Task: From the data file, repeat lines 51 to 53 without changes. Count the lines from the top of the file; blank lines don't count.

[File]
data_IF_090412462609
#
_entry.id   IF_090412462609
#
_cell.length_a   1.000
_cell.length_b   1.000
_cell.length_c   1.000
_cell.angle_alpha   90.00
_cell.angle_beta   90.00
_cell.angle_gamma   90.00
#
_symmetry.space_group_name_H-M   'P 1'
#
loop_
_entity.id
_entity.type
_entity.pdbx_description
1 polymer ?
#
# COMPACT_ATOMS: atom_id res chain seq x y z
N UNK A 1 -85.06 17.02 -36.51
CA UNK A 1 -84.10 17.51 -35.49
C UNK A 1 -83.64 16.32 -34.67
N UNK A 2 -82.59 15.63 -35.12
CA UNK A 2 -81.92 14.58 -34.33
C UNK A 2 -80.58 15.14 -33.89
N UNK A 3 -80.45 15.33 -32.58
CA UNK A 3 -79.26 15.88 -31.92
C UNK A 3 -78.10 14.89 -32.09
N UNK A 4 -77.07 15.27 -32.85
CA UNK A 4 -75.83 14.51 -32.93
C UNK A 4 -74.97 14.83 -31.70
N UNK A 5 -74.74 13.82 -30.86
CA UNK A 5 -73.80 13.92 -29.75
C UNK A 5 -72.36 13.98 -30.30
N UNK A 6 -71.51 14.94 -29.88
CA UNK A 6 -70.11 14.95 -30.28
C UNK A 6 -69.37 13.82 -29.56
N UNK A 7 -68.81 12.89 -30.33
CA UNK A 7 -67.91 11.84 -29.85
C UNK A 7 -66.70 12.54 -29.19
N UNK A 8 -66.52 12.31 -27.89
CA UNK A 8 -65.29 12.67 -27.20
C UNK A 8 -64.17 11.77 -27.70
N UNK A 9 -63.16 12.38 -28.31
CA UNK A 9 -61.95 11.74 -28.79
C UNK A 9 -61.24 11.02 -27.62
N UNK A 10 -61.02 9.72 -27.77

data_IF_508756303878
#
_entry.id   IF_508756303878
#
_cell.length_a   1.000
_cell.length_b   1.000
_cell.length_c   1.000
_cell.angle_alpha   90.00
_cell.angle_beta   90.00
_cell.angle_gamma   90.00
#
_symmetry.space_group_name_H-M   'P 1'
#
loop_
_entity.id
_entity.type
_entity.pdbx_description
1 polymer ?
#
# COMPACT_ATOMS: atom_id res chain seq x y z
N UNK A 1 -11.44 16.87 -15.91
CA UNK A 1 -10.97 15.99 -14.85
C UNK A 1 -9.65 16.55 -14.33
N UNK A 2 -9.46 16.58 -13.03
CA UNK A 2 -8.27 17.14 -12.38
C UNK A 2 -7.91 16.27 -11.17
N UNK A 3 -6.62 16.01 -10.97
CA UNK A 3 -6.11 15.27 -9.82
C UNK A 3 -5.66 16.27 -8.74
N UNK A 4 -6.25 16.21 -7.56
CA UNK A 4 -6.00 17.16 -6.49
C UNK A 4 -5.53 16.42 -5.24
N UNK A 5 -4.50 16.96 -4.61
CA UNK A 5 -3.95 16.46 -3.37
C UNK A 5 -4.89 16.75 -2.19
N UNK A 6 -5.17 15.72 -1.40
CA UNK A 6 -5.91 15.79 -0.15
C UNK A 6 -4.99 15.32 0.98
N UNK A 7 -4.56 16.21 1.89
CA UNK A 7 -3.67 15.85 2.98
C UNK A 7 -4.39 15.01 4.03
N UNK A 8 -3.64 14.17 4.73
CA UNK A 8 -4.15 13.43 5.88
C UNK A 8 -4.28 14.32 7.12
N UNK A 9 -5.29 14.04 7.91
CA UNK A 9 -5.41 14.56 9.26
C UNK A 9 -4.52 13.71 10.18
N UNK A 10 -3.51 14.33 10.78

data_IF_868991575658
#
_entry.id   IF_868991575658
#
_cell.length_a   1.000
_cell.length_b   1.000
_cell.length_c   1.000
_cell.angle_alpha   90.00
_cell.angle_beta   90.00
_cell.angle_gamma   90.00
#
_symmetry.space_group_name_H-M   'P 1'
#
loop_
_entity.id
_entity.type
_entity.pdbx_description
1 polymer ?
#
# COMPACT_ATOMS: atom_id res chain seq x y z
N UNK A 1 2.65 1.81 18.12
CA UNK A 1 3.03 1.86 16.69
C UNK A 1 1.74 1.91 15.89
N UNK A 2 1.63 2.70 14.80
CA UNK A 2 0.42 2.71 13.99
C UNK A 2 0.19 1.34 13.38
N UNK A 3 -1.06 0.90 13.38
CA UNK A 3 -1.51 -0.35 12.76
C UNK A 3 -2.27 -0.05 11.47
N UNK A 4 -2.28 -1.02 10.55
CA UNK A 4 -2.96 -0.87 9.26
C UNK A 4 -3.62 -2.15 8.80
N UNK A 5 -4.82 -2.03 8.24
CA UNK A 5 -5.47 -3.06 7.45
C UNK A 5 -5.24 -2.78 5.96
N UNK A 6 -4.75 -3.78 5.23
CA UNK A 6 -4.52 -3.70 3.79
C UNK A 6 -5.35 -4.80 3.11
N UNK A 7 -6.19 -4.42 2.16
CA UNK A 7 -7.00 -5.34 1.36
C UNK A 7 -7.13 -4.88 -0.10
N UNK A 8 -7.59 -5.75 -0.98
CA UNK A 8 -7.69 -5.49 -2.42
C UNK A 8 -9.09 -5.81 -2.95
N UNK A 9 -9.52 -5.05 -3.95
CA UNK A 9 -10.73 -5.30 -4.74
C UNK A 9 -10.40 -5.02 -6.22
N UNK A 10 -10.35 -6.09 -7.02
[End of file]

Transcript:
_entry.id   IF_508756303878
#
_cell.length_a   1.000